“I wasn't aware of how aggressive the cancer was or how nasty the treatment was going to be,” reflects Annie. “It was bliss not to know - I wasn't even thinking about it.”
Referring to Love and Remission, Annie says, “I don't go into huge detail about some of the treatments and how awful they were. I talk about what I did as they were going on in the background. I talk about working through cancer, and moving back in with my mum and losing my independence, but then going out at night so I felt like I could gain it back, and internet dating and make-up and all the things that kept me occupied so that I wasn’t defined by my illness. I think that’s really important when you have any diagnosis - whether it's a toothache or cancer - that you're still you. You're still that person - and that comes first.”
Looking back at her initial diagnosis, Annie says: “Cancer definitely made me rethink all of my priorities. While I tried to stay as optimistic as I could, I was still worried about my future as a young woman. While all my friends were going out and meeting partners and having children, I was worried about my career and my love life. My priorities switched from partying and drinking to thinking about what I really wanted out of life.
Shortly after her diagnosis, Annie set up an internet dating profile in order to meet men and focus her mind on the possible opportunities she still had.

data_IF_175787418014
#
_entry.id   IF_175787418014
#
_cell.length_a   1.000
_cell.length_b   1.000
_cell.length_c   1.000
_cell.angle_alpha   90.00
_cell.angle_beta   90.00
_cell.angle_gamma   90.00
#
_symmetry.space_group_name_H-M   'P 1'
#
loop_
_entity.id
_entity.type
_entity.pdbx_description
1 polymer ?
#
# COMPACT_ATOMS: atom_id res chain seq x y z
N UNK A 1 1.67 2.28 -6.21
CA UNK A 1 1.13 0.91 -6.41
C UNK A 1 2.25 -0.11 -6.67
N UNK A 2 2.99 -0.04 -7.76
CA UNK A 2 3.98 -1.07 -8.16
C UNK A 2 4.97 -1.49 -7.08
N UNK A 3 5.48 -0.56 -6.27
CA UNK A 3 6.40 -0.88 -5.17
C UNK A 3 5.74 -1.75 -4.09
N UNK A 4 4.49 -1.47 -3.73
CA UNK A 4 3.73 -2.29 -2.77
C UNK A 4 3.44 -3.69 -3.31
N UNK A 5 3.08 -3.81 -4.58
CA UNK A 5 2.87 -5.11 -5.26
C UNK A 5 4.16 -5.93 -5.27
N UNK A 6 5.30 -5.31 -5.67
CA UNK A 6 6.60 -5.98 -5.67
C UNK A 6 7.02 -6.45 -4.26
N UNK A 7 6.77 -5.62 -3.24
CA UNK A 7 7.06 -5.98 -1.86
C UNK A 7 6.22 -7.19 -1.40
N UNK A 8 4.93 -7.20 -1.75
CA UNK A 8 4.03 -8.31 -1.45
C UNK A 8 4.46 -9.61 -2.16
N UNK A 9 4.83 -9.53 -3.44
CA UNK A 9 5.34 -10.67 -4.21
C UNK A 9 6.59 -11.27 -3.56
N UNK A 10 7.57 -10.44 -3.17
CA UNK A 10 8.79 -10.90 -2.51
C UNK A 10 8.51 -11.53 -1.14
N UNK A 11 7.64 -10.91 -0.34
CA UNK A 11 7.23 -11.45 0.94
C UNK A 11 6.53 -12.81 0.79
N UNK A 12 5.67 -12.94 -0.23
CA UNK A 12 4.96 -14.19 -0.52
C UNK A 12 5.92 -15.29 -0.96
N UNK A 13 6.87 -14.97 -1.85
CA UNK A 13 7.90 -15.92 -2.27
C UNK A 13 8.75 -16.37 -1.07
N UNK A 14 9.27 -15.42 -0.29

"It was a good distraction and it instantly rebooted my confidence,” says Annie. “I was able to sit behind my laptop in a dressing gown, no wig, emailing men, getting replies and feeling great. I could tell these men all about my life apart from possibly the most significant point - that I could be dying.
"It sounds appalling,” reflects Annie, “but it didn’t feel relevant because I wasn't taking it seriously - and I definitely didn't think I was going to meet my husband online. I got to the last day of my chemotherapy, and I'd been talking to this guy for a couple of months about what we both wanted from life and how we wanted the same. He suggested meeting up the day after my last chemotherapy session, and I remember thinking 'I cannot do this'."